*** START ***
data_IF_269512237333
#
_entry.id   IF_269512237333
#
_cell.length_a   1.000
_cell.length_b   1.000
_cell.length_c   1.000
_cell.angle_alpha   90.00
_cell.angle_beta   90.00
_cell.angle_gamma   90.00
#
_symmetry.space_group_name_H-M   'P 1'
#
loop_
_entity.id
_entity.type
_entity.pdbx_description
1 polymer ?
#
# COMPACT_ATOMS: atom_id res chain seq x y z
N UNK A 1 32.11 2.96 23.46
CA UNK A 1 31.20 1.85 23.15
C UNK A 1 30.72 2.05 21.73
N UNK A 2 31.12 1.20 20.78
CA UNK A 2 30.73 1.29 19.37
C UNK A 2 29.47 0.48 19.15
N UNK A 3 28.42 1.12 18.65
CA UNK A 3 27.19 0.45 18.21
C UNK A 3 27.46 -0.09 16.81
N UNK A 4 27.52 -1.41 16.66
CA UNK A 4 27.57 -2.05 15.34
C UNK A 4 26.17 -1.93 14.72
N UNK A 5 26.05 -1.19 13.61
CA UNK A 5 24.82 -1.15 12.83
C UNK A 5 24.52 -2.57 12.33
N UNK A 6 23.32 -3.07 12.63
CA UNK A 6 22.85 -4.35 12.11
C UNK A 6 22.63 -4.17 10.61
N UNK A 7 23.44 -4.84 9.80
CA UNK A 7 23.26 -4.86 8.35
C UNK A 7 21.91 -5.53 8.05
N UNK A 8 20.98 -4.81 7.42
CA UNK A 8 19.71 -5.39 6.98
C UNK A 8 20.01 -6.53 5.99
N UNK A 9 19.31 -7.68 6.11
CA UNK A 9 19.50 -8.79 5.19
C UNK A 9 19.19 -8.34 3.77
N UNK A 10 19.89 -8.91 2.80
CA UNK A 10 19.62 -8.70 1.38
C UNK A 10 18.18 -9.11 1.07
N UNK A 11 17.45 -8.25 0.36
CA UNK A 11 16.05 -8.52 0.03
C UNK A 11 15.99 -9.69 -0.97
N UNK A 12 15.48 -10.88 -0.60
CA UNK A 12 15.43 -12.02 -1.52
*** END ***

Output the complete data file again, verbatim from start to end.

data_IF_269512237333
#
_entry.id   IF_269512237333
#
_cell.length_a   1.000
_cell.length_b   1.000
_cell.length_c   1.000
_cell.angle_alpha   90.00
_cell.angle_beta   90.00
_cell.angle_gamma   90.00
#
_symmetry.space_group_name_H-M   'P 1'
#
loop_
_entity.id
_entity.type
_entity.pdbx_description
1 polymer ?
#
# COMPACT_ATOMS: atom_id res chain seq x y z
N UNK A 1 32.11 2.96 23.46
CA UNK A 1 31.20 1.85 23.15
C UNK A 1 30.72 2.05 21.73
N UNK A 2 31.12 1.20 20.78
CA UNK A 2 30.73 1.29 19.37
C UNK A 2 29.47 0.48 19.15
N UNK A 3 28.42 1.12 18.65
CA UNK A 3 27.19 0.45 18.21
C UNK A 3 27.46 -0.09 16.81
N UNK A 4 27.52 -1.41 16.66
CA UNK A 4 27.57 -2.05 15.34
C UNK A 4 26.17 -1.93 14.72
N UNK A 5 26.05 -1.19 13.61
CA UNK A 5 24.82 -1.15 12.83
C UNK A 5 24.52 -2.57 12.33
N UNK A 6 23.32 -3.07 12.63
CA UNK A 6 22.85 -4.35 12.11
C UNK A 6 22.63 -4.17 10.61
N UNK A 7 23.44 -4.84 9.80
CA UNK A 7 23.26 -4.86 8.35
C UNK A 7 21.91 -5.53 8.05
N UNK A 8 20.98 -4.81 7.42
CA UNK A 8 19.71 -5.39 6.98
C UNK A 8 20.01 -6.53 5.99
N UNK A 9 19.31 -7.68 6.11
CA UNK A 9 19.50 -8.79 5.19
C UNK A 9 19.19 -8.34 3.77
N UNK A 10 19.89 -8.91 2.80
CA UNK A 10 19.62 -8.70 1.38
C UNK A 10 18.18 -9.11 1.07
N UNK A 11 17.45 -8.25 0.36
CA UNK A 11 16.05 -8.52 0.03
C UNK A 11 15.99 -9.69 -0.97
N UNK A 12 15.48 -10.88 -0.60
CA UNK A 12 15.43 -12.02 -1.52